Non-nuclear energy strategy a 'moral imperative' say church leaders
Church leaders have backed a report that describes a low consumption, non-nuclear, energy strategy as a ìmoral imperative.î
The report, entitled 'Faith and Power', urges an energy strategy informed by Christian principles of wise stewardship, peacemaking, justice, love for neighbours and moderation in consumption.
Launched by the church-based environmental organisation Christian Ecology Link , the report urges "a bold switch from using fossil fuels to renewable sources of energy and the phasing out of nuclear reactors in electricity generation.î
The Bishop of Liverpool, Rt Rev James Jones, commented: ìChristian Ecology Link's paper Faith and Power comes to conclusions similar to those of the Sustainable Development Commission which I welcome. What we lack is the commercial leadership to invest in renewable sources of power and the political leadership to reduce our energy consumption.
"People of faith and goodwill must work together to educate and inspire the public to use their own power as consumers and citizens to ensure the future health and safety of the planet.î
Other Church of England bishops are known to be sympathetic to the report's conclusions.
Fr Sean McDonagh, a widely respected Catholic priest and author of several books on environmental issues, has also voiced his support: ìThis document presents a very convincing case. The study is grounded in an authentic understanding of Christian discipleship in terms of the contemporary challenge to love God, our neighbour and God's creation, which is now deeply wounded. It calls all of us to a change of heart in the way we view and use energy.ì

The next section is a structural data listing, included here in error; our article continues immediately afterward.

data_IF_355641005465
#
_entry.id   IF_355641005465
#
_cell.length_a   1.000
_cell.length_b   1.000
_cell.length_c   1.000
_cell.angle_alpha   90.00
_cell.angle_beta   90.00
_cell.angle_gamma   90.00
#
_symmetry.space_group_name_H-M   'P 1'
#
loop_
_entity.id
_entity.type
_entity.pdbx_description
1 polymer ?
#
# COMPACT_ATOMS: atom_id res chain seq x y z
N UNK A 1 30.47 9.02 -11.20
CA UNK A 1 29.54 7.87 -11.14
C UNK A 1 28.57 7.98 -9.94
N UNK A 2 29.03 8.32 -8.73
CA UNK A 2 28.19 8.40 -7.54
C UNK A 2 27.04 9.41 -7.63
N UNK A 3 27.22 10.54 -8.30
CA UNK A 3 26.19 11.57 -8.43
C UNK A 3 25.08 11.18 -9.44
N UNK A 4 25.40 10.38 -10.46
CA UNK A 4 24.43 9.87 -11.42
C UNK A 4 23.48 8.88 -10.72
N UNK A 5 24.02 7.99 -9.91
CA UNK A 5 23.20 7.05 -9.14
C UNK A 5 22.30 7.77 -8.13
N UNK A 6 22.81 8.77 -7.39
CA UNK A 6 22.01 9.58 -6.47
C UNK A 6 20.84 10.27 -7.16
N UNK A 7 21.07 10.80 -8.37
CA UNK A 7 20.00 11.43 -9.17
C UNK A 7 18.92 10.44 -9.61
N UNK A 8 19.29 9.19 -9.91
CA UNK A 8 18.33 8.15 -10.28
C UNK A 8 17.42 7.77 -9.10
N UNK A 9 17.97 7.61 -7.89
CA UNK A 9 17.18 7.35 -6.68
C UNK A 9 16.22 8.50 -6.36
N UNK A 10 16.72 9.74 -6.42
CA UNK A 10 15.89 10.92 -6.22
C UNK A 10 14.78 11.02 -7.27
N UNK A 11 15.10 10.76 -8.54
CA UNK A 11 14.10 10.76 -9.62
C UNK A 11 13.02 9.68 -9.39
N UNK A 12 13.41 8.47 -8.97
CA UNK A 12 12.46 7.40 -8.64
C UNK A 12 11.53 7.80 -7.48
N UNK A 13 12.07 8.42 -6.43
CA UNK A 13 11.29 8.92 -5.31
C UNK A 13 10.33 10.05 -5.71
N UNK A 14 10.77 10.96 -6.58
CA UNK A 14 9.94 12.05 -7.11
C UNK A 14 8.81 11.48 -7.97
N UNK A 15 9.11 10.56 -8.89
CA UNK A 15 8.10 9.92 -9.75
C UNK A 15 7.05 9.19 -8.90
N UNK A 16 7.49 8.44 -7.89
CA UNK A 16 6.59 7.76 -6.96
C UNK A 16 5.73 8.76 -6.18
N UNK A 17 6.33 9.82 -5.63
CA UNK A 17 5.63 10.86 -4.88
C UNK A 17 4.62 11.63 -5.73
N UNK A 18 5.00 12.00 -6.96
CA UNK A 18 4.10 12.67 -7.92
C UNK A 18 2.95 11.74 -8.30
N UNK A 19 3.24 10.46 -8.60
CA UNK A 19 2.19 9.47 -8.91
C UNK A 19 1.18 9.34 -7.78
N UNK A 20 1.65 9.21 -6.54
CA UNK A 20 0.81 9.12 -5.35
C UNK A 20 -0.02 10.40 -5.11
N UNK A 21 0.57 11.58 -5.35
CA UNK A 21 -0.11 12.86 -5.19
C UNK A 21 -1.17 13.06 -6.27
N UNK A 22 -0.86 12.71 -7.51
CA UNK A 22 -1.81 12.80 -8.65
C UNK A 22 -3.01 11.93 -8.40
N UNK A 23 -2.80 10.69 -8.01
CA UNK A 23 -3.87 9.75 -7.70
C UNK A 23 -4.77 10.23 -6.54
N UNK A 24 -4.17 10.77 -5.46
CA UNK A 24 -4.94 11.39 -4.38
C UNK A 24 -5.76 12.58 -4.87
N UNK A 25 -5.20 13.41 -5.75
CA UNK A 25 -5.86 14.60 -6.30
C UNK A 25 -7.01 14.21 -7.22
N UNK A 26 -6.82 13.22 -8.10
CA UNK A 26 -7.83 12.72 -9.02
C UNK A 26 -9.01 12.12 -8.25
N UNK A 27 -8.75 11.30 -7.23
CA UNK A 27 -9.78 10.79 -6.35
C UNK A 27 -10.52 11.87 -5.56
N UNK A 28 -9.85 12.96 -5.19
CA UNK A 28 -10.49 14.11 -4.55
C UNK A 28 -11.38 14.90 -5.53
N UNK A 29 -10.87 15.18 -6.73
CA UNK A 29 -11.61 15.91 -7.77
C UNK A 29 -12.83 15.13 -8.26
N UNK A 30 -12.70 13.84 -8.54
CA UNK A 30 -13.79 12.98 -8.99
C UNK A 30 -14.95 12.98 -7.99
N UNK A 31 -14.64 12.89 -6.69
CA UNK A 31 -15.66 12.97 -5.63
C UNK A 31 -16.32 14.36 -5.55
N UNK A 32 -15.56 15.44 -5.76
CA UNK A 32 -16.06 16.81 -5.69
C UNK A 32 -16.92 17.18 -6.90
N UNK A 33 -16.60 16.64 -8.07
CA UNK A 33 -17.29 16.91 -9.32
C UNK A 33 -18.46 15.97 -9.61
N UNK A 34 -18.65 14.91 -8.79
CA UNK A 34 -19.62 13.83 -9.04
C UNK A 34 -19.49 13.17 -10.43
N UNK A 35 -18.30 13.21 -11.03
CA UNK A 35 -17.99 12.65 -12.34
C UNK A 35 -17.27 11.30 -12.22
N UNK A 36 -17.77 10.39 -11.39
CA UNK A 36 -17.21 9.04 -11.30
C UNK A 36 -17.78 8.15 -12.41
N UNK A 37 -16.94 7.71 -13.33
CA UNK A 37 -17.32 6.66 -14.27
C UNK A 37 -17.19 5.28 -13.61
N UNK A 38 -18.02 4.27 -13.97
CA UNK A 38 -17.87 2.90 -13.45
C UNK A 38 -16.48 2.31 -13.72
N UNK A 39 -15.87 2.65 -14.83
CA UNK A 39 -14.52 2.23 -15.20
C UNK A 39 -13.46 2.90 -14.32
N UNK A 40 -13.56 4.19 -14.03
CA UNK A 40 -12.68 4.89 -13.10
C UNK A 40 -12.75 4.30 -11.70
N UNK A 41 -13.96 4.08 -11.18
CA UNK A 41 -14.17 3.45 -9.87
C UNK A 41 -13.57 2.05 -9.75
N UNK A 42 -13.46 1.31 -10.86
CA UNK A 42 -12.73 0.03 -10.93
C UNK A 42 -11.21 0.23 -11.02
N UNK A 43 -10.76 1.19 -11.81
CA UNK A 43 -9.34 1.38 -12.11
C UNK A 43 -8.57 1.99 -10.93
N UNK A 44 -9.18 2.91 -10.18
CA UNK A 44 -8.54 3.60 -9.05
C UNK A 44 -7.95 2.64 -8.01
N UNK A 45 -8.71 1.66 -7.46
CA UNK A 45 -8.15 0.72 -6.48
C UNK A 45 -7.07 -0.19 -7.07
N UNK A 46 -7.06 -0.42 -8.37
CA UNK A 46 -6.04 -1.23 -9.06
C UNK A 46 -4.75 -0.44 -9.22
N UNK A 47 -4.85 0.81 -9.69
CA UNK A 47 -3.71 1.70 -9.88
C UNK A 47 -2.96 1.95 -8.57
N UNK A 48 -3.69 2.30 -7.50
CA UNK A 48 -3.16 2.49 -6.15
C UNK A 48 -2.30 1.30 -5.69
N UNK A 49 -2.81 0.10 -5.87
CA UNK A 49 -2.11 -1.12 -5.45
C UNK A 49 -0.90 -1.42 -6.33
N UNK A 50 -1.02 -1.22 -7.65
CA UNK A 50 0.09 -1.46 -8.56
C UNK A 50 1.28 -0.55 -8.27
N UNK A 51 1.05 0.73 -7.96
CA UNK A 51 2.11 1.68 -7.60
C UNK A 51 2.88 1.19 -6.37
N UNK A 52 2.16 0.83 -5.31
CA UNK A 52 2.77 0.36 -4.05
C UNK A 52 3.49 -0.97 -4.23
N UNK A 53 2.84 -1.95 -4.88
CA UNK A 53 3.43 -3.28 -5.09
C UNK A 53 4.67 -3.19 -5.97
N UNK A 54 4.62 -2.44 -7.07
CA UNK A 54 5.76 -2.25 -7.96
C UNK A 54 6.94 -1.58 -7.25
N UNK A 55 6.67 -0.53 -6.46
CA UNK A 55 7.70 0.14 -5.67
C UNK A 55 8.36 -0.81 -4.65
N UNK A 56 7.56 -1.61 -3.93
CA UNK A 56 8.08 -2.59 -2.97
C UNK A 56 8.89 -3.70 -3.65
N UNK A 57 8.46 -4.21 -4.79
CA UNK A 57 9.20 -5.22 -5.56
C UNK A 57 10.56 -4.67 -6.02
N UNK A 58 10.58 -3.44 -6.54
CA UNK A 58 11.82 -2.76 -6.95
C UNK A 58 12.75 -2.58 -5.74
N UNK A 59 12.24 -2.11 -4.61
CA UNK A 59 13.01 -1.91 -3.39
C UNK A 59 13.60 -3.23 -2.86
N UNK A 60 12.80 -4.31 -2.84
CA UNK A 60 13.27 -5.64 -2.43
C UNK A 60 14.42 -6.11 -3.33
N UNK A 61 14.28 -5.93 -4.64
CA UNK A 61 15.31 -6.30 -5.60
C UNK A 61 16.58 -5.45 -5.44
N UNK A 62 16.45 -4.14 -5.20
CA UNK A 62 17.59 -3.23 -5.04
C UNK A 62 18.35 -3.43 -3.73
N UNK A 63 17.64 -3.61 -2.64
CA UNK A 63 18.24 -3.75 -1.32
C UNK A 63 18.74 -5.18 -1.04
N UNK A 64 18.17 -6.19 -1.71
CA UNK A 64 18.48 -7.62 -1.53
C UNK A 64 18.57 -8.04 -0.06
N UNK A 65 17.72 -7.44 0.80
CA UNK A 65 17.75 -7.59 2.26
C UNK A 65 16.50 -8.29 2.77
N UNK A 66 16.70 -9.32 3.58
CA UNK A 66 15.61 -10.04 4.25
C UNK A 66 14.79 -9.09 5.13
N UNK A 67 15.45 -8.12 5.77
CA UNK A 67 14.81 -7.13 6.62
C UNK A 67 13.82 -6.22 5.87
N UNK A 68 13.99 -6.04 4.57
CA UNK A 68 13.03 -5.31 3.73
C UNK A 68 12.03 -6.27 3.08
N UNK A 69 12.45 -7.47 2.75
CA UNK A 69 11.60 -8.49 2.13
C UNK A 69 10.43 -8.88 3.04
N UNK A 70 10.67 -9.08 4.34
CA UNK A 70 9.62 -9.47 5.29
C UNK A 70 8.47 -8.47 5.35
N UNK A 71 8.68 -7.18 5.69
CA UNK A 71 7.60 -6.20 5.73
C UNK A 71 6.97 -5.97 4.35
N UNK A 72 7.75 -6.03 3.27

The report was also welcomed by Elaine Storkey, a regular contributor to Radio 4's Thought for the Day and President of TEAR Fund, who highlighted the report's call for restraint in energy consumption and commented: ìThe report shows we need to be meek to inherit a good earth.î
The report responds to an invitation from Government for greater dialogue with representatives of faith communities. It says that energy strategy should be characterised by efficiency, conservation and restraint and welcomes newly emerging decentralised renewable energy supply options. While recognising that Christians will disagree on the detail of public policy, the report argues that such a strategy is the most appropriate in order to take proper care of God's creation.
ìThe high consumption, nuclear path may appear easier for government to pursue in the short term, but we believe that there is a moral duty to follow a more challenging and more sustainable option" the report states.
"We conclude that substantially enhanced Government support for efficient, less profligate energy consumption and investment in renewable sources of energy supply rather than nuclear power is a moral imperative.î